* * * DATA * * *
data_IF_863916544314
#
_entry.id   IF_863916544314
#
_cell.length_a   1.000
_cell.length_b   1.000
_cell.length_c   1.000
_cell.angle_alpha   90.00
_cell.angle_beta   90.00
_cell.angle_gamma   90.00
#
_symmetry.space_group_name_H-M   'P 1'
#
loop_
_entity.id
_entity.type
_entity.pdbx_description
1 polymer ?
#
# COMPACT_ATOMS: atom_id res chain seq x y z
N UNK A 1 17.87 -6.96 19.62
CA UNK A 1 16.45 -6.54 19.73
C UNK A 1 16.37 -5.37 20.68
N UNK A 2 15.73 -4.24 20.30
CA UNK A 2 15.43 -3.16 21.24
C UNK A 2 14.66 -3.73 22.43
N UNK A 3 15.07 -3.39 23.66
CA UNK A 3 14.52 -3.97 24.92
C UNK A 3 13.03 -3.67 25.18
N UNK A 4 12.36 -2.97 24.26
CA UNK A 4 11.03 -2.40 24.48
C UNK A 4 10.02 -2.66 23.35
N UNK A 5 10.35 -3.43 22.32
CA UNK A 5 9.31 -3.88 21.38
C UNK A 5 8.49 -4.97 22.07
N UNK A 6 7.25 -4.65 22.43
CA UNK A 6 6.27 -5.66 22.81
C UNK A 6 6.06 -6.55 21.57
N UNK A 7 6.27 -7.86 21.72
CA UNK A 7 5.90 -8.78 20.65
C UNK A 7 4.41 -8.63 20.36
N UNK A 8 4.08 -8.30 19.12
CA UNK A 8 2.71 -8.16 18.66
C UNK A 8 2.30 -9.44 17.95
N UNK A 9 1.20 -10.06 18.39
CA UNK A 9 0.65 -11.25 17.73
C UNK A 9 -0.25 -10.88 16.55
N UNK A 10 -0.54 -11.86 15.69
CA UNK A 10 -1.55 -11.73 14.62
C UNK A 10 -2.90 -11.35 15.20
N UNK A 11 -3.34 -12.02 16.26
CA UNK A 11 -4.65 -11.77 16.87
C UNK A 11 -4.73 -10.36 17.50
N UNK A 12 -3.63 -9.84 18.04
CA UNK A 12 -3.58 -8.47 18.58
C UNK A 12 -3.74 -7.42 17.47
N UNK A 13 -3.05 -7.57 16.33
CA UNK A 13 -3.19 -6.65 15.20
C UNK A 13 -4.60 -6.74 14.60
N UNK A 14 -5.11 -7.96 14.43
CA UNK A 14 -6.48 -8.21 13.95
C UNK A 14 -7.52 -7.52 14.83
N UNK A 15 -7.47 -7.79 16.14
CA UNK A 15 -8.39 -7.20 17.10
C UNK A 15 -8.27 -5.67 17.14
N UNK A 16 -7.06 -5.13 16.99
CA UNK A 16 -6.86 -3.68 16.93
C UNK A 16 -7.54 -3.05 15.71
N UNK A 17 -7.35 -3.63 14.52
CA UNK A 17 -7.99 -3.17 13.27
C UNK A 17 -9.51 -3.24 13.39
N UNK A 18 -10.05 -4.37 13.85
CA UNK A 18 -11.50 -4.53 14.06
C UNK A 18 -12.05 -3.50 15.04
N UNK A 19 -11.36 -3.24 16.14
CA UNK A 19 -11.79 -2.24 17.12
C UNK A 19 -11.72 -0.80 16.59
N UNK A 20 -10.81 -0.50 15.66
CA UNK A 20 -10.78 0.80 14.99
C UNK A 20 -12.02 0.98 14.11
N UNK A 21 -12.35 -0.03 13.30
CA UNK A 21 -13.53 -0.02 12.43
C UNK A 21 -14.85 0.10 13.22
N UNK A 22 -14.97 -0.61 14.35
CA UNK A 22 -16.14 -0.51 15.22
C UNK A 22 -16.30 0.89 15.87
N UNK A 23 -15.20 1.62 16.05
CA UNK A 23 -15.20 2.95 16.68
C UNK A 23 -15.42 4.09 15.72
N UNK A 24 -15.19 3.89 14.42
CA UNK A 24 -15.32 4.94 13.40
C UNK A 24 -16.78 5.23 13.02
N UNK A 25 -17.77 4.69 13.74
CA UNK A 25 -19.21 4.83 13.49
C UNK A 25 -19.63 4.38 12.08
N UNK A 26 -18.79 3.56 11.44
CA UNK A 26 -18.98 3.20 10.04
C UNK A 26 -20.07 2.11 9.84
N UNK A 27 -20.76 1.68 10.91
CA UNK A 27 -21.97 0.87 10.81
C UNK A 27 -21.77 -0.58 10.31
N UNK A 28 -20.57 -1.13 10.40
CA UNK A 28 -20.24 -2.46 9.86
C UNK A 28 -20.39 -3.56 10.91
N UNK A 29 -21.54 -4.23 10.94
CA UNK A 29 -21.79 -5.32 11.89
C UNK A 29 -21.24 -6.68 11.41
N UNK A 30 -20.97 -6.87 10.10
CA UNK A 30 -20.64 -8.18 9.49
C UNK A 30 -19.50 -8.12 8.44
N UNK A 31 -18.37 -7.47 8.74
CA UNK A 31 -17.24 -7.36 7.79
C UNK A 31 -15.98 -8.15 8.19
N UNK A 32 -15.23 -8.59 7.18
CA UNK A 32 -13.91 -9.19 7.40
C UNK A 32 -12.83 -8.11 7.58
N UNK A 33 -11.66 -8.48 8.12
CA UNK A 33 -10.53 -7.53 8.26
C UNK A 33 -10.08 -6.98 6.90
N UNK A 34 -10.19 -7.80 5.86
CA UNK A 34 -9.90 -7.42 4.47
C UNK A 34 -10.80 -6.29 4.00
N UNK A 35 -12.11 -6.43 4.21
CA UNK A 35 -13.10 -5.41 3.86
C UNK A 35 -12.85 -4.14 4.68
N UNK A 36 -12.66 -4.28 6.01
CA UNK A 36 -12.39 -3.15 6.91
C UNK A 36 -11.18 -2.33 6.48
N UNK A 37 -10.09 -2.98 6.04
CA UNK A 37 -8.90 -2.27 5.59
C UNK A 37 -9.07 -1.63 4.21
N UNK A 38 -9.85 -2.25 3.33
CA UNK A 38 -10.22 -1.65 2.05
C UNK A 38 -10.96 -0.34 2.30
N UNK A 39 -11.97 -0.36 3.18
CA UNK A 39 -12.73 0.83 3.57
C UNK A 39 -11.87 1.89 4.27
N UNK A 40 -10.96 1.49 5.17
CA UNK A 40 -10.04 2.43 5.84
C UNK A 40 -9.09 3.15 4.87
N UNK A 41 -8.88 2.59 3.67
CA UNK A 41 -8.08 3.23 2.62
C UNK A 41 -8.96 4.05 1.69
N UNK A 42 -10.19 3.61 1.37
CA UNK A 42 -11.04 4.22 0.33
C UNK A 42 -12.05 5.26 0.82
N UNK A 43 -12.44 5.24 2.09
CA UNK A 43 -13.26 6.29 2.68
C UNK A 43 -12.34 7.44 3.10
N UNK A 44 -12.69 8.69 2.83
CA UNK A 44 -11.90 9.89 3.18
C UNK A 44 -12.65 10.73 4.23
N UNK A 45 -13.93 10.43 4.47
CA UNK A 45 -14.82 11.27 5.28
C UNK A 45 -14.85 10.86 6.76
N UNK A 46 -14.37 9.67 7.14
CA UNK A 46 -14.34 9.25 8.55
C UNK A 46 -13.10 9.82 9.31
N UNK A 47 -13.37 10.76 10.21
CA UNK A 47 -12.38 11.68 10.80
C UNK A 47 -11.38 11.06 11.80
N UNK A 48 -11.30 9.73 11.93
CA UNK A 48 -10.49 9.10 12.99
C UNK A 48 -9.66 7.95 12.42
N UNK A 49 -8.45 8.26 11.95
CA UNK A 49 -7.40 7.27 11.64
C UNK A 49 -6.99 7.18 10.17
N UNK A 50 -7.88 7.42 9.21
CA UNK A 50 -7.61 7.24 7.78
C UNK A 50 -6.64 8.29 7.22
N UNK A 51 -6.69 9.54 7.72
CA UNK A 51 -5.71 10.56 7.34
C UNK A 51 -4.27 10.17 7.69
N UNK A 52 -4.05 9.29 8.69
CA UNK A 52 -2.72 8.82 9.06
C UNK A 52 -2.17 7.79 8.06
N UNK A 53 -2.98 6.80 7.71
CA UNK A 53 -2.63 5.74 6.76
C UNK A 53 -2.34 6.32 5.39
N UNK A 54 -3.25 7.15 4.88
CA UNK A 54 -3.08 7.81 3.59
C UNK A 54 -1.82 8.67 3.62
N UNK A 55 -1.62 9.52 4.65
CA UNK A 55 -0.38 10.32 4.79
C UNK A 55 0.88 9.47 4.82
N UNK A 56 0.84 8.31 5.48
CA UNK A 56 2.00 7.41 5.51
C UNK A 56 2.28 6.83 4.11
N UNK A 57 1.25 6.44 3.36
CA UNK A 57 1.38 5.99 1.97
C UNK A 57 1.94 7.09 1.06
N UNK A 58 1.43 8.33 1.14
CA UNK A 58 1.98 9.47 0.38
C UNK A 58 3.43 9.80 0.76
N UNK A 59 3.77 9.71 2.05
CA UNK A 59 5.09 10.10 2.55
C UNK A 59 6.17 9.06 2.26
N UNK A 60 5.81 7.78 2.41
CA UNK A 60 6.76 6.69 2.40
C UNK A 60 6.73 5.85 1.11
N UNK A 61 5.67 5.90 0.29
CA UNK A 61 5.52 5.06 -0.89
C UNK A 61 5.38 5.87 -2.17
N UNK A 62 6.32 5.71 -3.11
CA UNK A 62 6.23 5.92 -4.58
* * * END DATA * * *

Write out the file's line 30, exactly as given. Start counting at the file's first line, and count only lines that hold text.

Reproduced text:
N UNK A 4 12.36 -2.97 24.26